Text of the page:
David Bourget (Western Ontario)
David Chalmers (ANU, NYU)
Rafael De Clercq
Jack Alan Reynolds
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Journal of Theoretical and Philosophical Psychology 32 (3):135-160 (2012)
Empirical evidence, it has often been argued, undermines our commonsense assumptions concerning the efficacy of conscious intentions. One of the most influential advocates of this challenge has been Daniel Wegner, who has presented an impressive amount of evidence in support of a model of "apparent mental causation". According to Wegner, this model provides the best explanation of numerous curious and pathological cases of behavior. Further, it seems that Benjamin Libet's classic experiment on the initiation of action and the empirical evidence concerning the confabulation of reason explanations provide further support for this view. In response, I will propose an alternative model of "real mental causation" that can accommodate the empirical evidence just as well as Wegner's. Further, we will see that there is plenty of evidence in support of the assumption that intentions are causally efficacious. This will provide us with ample reason to endorse the model of real mental causation.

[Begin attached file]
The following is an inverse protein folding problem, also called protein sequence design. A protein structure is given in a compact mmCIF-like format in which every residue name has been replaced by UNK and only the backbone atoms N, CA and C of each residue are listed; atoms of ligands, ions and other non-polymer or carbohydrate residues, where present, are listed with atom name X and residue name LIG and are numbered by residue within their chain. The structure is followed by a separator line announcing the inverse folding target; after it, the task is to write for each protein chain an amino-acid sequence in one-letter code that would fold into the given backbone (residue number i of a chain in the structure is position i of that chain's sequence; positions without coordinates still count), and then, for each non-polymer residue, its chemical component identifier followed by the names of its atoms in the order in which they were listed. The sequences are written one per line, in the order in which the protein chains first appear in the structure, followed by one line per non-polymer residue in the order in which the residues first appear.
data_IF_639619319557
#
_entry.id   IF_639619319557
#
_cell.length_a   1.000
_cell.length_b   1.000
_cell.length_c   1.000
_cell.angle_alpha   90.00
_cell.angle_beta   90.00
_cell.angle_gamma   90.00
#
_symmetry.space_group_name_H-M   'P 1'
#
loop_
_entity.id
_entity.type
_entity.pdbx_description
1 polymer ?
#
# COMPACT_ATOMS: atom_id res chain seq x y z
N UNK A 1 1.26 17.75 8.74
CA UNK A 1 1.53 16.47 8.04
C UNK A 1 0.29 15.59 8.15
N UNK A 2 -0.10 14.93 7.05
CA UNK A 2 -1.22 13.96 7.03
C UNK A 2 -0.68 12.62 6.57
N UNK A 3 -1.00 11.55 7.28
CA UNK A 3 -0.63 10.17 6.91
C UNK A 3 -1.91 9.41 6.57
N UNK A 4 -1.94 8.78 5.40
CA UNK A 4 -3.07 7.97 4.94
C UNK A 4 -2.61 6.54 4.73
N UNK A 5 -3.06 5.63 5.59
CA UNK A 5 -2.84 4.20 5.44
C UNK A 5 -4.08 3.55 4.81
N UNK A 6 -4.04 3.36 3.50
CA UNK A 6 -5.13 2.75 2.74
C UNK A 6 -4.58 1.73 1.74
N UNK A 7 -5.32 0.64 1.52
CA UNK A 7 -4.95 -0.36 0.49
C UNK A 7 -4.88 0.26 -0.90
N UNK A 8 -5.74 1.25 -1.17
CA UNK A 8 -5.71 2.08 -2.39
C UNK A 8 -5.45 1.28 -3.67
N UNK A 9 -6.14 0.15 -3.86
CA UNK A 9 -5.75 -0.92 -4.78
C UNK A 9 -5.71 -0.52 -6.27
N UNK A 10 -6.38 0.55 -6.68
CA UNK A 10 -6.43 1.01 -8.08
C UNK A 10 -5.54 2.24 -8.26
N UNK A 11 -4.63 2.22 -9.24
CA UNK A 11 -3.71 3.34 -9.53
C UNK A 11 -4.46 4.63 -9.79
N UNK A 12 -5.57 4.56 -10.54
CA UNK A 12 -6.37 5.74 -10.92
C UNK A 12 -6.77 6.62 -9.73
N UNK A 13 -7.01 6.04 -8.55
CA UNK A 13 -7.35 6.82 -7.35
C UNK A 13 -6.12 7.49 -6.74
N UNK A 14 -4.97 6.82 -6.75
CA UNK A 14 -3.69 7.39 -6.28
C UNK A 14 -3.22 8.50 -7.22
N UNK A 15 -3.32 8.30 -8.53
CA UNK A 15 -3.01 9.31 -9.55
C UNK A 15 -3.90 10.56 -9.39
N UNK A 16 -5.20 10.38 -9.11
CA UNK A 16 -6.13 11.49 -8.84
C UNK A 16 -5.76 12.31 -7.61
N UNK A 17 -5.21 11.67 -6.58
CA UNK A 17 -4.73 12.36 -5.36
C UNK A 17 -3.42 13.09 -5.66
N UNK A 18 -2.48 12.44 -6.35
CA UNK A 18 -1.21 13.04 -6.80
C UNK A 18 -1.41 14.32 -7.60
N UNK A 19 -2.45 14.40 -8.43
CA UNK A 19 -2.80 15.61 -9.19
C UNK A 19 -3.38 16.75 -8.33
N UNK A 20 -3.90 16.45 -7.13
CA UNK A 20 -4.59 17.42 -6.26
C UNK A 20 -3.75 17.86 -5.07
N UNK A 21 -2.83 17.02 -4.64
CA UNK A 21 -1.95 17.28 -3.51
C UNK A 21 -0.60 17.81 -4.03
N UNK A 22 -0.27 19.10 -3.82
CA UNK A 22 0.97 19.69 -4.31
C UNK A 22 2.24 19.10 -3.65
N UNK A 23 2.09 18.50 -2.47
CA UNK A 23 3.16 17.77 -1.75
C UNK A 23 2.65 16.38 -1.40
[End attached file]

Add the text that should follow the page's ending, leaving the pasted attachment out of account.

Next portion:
|Keywords||illusion of conscious will intentional action mental causation sense of agency intention|
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Markus E. Schlosser (2014). The Neuroscientific Study of Free Will: A Diagnosis of the Controversy. Synthese 191 (2):245-262.
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